o Use sunscreen on your feet. Spending long hours in the sun can expose your feet to harmful rays that increase your risk of sun burns and skin cancer. Your feet are just as much at risk for skin cancer as the rest of your body. However, according to the American College of Foot and Ankle Surgeons, persons often do not apply sunscreen to their feet when they apply sunscreen to the rest of their body. Many don't realize skin cancer can occur on the feet from unprotected sun exposure, and not applying sunscreen to the area. Skin cancer on the foot, including squamous or basal cell carcinoma and melanoma often go unnoticed because people don't check their feet as diligently as they check other body parts. To lessen your risk for sunburns and skin cancer, remember to apply sunscreen all over your feet, especially on the top and front of ankles, and even the toes. Don't forget to reapply after you've been in the pool or sea.
o Stay hydrated. Drink plenty of water throughout the day while you are in the sun or on the beach. This will not only help with overall health, but will also minimize any foot swelling caused by the heat.
oExercise your feet. Even though you may be on vacation or enjoying the summer, continue your exercise routine or at least get some activity. While sitting you can keep the blood flowing in your feet with periodic ankle flexes, toe wiggles and calf stretches.
o Inspect your feet daily, especially during the summer. Inspect your feet every day before putting on your shoes and after taking them off. If you are not flexible enough to see underneath your feet, using a mirror can be helpful. Check the sides of your feet, between the toes and at the heel. Diabetics should always inspect the inside of the shoe before putting them on for debris that may rub and injure their feet. Even a small pebble or sand can create a sore that may not cause pain, but can lead to a more serious ulcer or infection if not treated promptly.
o In case of minor foot complaints, be prepared with handy on-the-go foot care supplies to care for your foot. These may include sandals to wear by the pool, spa, in the hotel room or even airport security check points; sterile bandages, for covering minor cuts and scrapes; antibiotic cream which can be used to treat any skin injury; moisturizing cream or lotion, to hydrate feet; blister pads or moleskin, to protect against blisters; Anti-inflammatories to ease tired, swollen feet; Toenail clippers to keep toenails trimmed; Emery board to file rough edges or broken nails; Pumice stone to soften callused skin; Sunscreen to protect against the scorching sun and aloe vera or silvadene cream to relieve sunburns.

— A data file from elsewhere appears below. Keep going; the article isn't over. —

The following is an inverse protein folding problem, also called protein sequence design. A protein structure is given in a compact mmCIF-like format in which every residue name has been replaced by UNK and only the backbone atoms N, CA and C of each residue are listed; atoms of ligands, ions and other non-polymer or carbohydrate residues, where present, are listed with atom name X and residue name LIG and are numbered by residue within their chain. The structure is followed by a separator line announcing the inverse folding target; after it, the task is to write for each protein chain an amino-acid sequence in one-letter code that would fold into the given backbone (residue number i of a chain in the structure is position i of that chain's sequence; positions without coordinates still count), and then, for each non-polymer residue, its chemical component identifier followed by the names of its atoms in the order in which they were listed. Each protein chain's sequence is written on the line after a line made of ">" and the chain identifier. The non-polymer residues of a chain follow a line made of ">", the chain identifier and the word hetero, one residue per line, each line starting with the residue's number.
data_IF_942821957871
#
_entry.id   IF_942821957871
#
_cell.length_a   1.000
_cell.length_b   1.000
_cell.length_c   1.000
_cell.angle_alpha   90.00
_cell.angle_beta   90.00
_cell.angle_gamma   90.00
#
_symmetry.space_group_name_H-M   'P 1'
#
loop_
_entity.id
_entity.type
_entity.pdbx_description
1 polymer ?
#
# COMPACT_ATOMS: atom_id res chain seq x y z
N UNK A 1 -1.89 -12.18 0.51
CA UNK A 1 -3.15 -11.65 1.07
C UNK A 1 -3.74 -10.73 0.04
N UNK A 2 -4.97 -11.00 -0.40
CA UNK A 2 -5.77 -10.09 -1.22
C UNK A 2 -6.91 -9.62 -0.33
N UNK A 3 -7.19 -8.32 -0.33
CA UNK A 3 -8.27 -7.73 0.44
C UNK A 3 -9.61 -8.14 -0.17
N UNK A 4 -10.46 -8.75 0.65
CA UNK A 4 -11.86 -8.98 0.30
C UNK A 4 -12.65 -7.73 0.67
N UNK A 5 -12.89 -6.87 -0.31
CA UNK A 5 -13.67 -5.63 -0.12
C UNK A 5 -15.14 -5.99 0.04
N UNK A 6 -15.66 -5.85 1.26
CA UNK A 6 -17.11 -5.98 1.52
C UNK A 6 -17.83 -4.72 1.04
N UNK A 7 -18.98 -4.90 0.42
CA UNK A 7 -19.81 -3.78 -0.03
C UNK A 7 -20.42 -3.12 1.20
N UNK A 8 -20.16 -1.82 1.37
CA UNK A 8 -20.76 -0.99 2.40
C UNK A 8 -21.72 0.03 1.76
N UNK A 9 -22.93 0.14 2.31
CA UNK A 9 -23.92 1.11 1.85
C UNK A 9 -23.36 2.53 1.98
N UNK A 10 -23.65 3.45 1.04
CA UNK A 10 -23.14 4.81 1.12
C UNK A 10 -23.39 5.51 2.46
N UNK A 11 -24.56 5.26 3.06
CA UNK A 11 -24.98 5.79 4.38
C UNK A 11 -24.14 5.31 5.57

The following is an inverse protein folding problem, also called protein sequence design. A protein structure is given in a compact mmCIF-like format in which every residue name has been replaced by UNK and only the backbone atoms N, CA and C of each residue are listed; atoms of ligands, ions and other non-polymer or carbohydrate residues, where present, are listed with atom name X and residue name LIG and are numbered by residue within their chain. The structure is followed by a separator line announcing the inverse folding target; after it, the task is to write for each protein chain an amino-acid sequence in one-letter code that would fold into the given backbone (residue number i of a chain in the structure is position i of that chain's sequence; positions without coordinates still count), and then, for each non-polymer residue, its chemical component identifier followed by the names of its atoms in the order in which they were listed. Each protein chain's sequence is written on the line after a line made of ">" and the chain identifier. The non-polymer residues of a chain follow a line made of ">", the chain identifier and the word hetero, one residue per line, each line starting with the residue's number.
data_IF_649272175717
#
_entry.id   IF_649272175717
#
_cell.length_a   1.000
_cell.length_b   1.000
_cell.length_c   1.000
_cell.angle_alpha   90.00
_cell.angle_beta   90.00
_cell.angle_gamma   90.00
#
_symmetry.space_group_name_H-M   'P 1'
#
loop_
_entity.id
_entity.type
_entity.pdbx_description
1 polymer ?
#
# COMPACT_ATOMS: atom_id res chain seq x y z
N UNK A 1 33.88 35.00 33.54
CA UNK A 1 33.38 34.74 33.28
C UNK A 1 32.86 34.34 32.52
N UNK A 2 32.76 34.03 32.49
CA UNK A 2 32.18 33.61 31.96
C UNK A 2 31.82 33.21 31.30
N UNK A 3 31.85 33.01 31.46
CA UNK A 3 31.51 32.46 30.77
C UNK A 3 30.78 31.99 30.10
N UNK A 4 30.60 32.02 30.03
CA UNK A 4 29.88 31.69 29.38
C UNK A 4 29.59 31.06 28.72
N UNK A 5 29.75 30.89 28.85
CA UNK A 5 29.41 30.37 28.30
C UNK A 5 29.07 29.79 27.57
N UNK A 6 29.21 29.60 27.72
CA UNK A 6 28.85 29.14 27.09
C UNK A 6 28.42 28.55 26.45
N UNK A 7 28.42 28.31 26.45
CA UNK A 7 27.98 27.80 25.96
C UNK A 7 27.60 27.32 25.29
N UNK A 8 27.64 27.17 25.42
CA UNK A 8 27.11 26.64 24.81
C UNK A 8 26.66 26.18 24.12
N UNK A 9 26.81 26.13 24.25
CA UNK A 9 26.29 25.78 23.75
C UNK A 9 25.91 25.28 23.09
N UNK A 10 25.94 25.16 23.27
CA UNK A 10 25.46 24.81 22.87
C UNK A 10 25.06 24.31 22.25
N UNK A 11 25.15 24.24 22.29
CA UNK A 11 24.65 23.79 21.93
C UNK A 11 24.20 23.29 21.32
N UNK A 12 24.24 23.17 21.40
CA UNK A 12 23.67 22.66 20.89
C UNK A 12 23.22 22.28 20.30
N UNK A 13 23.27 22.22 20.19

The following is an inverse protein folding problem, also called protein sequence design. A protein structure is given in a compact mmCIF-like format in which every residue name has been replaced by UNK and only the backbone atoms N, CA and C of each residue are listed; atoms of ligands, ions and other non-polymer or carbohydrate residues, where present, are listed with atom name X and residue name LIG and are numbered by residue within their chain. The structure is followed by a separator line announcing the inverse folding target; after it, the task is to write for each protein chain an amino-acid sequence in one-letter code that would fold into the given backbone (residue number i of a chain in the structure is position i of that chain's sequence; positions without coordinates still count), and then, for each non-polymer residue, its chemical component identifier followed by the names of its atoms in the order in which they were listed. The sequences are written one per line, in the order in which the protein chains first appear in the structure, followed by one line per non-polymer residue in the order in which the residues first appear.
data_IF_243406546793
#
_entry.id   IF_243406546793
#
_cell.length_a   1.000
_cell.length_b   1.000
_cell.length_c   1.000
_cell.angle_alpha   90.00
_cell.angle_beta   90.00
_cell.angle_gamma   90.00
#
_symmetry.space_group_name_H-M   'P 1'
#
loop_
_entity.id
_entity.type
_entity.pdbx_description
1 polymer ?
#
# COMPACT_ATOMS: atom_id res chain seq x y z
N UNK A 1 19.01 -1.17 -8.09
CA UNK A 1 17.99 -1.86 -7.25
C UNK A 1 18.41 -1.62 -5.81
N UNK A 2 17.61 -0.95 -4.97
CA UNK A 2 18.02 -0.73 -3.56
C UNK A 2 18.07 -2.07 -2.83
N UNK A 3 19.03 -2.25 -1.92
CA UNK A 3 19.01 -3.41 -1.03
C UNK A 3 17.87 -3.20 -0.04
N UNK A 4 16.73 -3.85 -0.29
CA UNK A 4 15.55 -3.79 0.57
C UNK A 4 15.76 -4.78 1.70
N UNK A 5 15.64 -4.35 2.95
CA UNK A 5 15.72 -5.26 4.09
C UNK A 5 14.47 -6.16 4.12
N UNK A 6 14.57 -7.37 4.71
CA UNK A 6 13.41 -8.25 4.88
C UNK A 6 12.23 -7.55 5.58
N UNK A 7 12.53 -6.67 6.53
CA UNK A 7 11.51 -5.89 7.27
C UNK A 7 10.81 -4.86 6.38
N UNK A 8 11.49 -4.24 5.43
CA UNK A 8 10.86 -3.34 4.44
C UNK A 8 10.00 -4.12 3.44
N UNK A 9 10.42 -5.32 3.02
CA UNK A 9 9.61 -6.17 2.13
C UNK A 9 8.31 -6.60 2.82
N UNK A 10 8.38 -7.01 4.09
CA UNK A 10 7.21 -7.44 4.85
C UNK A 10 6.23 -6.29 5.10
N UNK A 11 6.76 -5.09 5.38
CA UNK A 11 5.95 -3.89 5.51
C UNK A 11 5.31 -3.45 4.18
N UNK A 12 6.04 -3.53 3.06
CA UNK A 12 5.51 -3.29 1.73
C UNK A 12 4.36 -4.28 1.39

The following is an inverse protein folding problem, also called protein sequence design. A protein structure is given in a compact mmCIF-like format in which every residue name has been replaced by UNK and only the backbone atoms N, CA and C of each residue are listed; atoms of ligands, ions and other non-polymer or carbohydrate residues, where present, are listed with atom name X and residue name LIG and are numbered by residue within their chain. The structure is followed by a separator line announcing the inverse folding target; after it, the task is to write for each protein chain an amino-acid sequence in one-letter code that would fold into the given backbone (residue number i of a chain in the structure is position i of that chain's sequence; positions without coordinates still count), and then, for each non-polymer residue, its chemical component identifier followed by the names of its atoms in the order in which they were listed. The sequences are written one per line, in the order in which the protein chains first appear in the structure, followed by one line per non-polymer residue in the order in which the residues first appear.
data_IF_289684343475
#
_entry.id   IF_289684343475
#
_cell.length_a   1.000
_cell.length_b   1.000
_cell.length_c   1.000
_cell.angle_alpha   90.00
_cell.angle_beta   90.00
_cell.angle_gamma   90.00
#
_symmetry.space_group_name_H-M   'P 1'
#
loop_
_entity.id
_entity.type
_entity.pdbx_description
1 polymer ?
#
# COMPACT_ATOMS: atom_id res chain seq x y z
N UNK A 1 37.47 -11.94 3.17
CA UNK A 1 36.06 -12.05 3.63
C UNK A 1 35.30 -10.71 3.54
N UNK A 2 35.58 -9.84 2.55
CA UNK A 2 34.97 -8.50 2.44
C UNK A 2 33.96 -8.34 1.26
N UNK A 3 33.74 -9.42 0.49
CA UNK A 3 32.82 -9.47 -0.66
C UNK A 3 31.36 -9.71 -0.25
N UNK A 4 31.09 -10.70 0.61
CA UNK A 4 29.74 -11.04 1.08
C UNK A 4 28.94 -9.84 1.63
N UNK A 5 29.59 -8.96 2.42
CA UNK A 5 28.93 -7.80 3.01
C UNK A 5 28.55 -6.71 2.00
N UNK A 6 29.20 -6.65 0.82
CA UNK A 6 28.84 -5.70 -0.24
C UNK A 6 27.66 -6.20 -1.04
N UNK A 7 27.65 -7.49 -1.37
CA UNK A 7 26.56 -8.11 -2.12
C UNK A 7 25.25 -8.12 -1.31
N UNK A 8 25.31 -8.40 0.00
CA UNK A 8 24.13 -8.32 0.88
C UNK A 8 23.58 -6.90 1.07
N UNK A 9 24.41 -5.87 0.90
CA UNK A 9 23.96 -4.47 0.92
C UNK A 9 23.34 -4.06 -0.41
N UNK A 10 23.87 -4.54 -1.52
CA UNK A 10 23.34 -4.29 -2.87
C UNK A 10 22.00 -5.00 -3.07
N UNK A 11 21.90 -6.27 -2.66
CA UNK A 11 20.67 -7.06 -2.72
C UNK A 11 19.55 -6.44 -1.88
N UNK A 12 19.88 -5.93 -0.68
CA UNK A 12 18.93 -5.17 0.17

Following these simple tips can help protect your feet from the heat and prevent injury to your feet, allowing you to have an enjoyable and uneventful time at the beach. If you injure your foot or ankle while on vacation or at the beach, seek professional medical attention from a podiatrists right away. The earlier injuries are treated the faster they can heal and prevent more serious complications.
o For more information, email me at email@example.com or visit www.apma.org or www.foothealth.org. To see a podiatrist, visit Bahamas Foot Centre on Rosetta Street or call 325-2996 or visit Bahamas Surgical Associates on Albury Lane or call 394-5820 for an appointment.
Prior to 1999, Renee Dean had never even heard of the word lupus -- she did not even know that there was such a disease. So the day she visited the doctor because she was feeling under the weather, she thought she was suffering with the flu. That doctor prescribed medication that did not seem to improve her situation. Finally, frustrated with the fine bumps on her back that kept itching and from which she could get no relief, she went to see a skin doctor. After a battery of blood tests, she was told she had lupus. It was the first time Dean had ever heard the word and found out that it was a disease.
Lupus is a chronic inflammatory disease that occurs when the body's immune system attacks its own tissues and organs. It can be difficult to diagnose because its signs and symptoms often mimic those of other ailments. The most distinctive sign of lupus is the facial rash that resembles the wings of a butterfly unfolding across both cheeks. Some people are born with a tendency toward developing lupus, which may be triggered by infections, certain drugs or even sunlight. While there's no cure for lupus, treatments can help control symptoms.
Shortly after Dean's diagnosis in early 2000, she was hospitalized for the first time for approximately nine days. To this day she says she can't recall exactly what happened. She says she only knows what people have told her, and that it has not been good at all.
"It was like I was out of my mind or something, so I think they had me heavily sedated," said Dean.
The last time she was hospitalized for a flare-up was in 2008 as she suffered with severe leg pain.
No two cases of lupus are exactly alike. Signs and symptoms may come on suddenly or develop slowly. They may be mild or severe and may be temporary or permanent. Most people with lupus have mild disease, characterized by episodes called flares, when signs and symptoms get worse for a while, then improve or even disappear completely for a time.
Dean says she is currently in remission. She has not had a flare since her 2008 episode.